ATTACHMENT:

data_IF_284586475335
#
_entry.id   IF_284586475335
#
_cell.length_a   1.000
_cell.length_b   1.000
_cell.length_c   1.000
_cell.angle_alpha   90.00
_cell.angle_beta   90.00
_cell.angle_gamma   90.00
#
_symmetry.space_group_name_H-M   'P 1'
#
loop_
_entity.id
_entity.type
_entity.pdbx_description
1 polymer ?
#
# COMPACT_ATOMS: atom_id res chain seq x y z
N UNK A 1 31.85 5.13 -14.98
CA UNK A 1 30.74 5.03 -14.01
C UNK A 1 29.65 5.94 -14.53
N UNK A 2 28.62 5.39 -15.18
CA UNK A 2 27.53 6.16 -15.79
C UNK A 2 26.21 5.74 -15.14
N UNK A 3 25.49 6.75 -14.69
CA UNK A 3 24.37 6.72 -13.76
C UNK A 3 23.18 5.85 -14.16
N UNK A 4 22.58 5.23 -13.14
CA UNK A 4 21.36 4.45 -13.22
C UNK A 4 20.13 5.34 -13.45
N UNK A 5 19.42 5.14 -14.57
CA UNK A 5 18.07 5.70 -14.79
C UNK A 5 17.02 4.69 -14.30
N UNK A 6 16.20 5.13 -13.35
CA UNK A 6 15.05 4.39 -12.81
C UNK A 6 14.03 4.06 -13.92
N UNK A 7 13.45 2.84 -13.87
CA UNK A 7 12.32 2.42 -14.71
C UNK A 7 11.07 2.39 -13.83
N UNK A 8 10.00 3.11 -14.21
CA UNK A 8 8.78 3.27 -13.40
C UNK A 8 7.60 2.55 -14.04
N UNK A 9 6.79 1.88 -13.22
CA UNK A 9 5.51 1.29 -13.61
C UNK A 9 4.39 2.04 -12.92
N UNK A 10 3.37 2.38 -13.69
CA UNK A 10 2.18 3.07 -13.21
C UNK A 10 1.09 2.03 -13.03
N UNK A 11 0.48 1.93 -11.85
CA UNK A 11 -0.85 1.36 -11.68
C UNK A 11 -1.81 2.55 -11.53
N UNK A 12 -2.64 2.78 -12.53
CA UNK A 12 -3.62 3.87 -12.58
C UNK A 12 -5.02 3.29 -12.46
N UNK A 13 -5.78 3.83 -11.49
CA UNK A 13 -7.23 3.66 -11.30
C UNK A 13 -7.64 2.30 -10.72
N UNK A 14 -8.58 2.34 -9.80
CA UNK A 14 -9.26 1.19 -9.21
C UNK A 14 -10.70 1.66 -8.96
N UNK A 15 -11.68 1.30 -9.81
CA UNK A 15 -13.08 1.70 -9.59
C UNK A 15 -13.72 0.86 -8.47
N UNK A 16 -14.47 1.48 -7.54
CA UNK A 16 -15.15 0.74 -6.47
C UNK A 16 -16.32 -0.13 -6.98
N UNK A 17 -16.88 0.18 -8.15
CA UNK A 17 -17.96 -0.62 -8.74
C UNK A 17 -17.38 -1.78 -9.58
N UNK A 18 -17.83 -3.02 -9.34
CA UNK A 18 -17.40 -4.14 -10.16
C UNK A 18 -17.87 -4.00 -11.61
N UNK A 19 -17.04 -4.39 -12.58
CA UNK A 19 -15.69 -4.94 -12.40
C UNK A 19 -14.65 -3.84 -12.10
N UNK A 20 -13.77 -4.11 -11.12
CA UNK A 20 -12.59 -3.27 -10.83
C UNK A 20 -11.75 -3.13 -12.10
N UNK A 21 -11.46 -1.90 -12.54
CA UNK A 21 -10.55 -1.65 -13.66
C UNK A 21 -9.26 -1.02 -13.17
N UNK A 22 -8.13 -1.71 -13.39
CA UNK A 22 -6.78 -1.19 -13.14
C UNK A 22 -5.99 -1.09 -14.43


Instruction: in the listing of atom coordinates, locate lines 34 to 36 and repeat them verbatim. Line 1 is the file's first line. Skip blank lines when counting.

CA UNK A 5 18.07 5.70 -14.79
C UNK A 5 17.02 4.69 -14.30
N UNK A 6 16.20 5.13 -13.35